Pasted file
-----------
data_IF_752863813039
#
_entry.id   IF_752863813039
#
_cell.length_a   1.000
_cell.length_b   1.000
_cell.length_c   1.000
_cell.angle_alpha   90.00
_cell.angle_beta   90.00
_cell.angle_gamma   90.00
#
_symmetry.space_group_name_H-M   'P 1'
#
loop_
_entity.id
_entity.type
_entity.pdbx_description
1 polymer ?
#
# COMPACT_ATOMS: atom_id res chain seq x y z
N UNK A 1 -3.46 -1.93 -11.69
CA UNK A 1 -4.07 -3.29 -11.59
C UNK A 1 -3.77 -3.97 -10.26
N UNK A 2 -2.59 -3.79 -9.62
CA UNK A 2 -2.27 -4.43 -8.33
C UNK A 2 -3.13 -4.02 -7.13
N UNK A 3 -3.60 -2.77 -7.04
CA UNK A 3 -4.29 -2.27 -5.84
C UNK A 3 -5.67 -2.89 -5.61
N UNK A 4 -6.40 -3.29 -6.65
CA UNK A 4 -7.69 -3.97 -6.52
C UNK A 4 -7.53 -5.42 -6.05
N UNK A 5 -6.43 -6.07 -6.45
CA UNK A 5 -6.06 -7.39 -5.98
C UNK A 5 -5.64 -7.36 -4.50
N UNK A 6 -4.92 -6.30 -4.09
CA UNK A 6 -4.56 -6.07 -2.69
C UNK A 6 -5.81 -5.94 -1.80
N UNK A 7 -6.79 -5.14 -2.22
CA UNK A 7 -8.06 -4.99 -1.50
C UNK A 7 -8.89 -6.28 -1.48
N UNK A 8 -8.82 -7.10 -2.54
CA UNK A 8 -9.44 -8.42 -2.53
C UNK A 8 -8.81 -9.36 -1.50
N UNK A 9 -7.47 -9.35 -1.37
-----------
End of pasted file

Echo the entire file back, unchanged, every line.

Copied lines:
data_IF_752863813039
#
_entry.id   IF_752863813039
#
_cell.length_a   1.000
_cell.length_b   1.000
_cell.length_c   1.000
_cell.angle_alpha   90.00
_cell.angle_beta   90.00
_cell.angle_gamma   90.00
#
_symmetry.space_group_name_H-M   'P 1'
#
loop_
_entity.id
_entity.type
_entity.pdbx_description
1 polymer ?
#
# COMPACT_ATOMS: atom_id res chain seq x y z
N UNK A 1 -3.46 -1.93 -11.69
CA UNK A 1 -4.07 -3.29 -11.59
C UNK A 1 -3.77 -3.97 -10.26
N UNK A 2 -2.59 -3.79 -9.62
CA UNK A 2 -2.27 -4.43 -8.33
C UNK A 2 -3.13 -4.02 -7.13
N UNK A 3 -3.60 -2.77 -7.04
CA UNK A 3 -4.29 -2.27 -5.84
C UNK A 3 -5.67 -2.89 -5.61
N UNK A 4 -6.40 -3.29 -6.65
CA UNK A 4 -7.69 -3.97 -6.52
C UNK A 4 -7.53 -5.42 -6.05
N UNK A 5 -6.43 -6.07 -6.45
CA UNK A 5 -6.06 -7.39 -5.98
C UNK A 5 -5.64 -7.36 -4.50
N UNK A 6 -4.92 -6.30 -4.09
CA UNK A 6 -4.56 -6.07 -2.69
C UNK A 6 -5.81 -5.94 -1.80
N UNK A 7 -6.79 -5.14 -2.22
CA UNK A 7 -8.06 -4.99 -1.50
C UNK A 7 -8.89 -6.28 -1.48
N UNK A 8 -8.82 -7.10 -2.54
CA UNK A 8 -9.44 -8.42 -2.53
C UNK A 8 -8.81 -9.36 -1.50
N UNK A 9 -7.47 -9.35 -1.37